Absalom stood up to Amnon to protect the honour of his sister but that meant he had to leave town and hide away from his dad. But it looks like he found a wife and had some wonderful children. Still he was angry that he had to flee and, even now, a few years later, he had ventured back to Jerusalem, but he was still excluded from everything that involved his family.

He then took fairly drastic action (burning the fields of Joab) to get Joab’s attention who had been ignoring him – he was really on the outer!! He really wanted Joab to help him speak to the king.

While I don’t think setting fields alight is to be encouraged, this story paints a picture of persistence. Absalom wanted to sort out this issue with David. He kept trying to get David’s attention in all the ways he knew how. He got someone who had the ear of the king to intercede on his behalf. He appealed to Joab to get his sympathy so that he would take his story to David. He acknowledged that there was a wrong that needed to be discussed and that it might end badly for him – that David had control of the situation and how it would work out.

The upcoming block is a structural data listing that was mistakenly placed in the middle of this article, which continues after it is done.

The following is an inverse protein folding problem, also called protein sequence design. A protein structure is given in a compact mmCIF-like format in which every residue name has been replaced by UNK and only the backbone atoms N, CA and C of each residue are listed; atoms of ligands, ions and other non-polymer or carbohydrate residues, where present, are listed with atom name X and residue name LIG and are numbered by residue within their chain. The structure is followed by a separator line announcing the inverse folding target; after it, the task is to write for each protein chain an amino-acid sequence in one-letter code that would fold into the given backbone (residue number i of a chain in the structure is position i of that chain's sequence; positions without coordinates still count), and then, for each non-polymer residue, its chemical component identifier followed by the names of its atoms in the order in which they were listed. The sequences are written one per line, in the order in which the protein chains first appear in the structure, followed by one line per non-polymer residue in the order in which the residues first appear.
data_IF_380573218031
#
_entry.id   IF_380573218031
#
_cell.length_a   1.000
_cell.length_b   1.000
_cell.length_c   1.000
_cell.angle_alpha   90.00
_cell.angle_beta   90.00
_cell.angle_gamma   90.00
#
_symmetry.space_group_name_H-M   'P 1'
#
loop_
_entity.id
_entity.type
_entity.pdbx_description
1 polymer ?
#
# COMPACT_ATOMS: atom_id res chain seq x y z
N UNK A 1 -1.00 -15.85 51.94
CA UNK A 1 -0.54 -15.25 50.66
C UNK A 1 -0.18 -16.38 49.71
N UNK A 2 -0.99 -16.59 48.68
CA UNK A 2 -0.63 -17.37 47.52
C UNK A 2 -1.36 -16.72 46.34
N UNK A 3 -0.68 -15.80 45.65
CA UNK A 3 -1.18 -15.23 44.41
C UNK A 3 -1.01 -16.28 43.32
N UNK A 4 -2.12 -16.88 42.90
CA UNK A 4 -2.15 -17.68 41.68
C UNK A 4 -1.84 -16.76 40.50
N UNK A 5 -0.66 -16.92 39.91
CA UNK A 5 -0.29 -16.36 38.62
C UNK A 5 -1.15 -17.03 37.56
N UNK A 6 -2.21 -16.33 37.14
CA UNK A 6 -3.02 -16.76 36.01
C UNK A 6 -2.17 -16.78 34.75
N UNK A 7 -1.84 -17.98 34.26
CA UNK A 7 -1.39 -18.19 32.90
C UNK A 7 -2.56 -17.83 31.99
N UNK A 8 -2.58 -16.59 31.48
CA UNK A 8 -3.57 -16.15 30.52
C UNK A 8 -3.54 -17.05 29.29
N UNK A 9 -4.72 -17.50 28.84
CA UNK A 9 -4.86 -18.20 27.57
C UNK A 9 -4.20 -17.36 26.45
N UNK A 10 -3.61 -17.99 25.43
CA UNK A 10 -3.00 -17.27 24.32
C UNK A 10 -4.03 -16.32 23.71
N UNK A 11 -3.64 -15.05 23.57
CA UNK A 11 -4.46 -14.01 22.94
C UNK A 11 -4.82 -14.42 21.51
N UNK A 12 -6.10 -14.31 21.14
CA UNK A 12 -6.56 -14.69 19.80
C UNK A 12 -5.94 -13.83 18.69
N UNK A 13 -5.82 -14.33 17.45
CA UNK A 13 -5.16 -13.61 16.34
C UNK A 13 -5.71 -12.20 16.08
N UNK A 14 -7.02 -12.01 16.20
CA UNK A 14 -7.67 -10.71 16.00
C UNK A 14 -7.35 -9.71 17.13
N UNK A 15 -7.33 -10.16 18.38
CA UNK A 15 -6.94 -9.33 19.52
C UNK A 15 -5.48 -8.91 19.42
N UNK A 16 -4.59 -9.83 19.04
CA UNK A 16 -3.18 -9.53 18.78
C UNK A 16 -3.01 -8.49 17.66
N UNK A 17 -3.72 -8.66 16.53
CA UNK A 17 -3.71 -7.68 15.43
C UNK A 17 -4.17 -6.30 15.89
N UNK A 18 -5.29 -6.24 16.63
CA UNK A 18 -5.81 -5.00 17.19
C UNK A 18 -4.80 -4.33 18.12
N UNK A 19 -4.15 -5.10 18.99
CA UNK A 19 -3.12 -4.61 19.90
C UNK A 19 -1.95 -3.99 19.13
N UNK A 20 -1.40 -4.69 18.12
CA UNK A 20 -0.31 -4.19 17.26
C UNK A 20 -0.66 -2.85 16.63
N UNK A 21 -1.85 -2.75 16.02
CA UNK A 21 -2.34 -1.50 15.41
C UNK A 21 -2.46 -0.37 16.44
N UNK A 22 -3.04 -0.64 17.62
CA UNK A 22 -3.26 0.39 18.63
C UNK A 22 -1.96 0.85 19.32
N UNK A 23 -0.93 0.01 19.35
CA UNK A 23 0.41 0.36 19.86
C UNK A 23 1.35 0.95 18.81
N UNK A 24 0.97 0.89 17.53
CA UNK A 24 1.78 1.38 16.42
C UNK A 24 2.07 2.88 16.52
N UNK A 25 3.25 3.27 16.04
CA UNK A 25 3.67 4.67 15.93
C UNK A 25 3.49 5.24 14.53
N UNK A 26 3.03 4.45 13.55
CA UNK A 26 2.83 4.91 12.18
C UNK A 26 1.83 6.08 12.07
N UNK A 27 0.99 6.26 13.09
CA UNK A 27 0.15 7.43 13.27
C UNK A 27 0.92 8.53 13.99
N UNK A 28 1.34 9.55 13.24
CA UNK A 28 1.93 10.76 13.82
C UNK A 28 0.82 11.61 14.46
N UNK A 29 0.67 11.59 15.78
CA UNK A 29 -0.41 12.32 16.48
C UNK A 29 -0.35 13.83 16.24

Relationship was important to Absalom and he kept going until he got the opportunity to rebuild it.

Dear Lord thank you for painting a picture of forgiveness and persistence. Thank you for reminding us that relationships are worth fighting for even when it is hard and no one wants to listen to our side. Help us to be creative in our difficult situations – to come up with ideas about how to rebuild relationship, to ask for forgiveness and to receive it. Thanks Amen

Written by Therese Manning


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Sunday 20 September, 2020

2 Samuel 14:1-24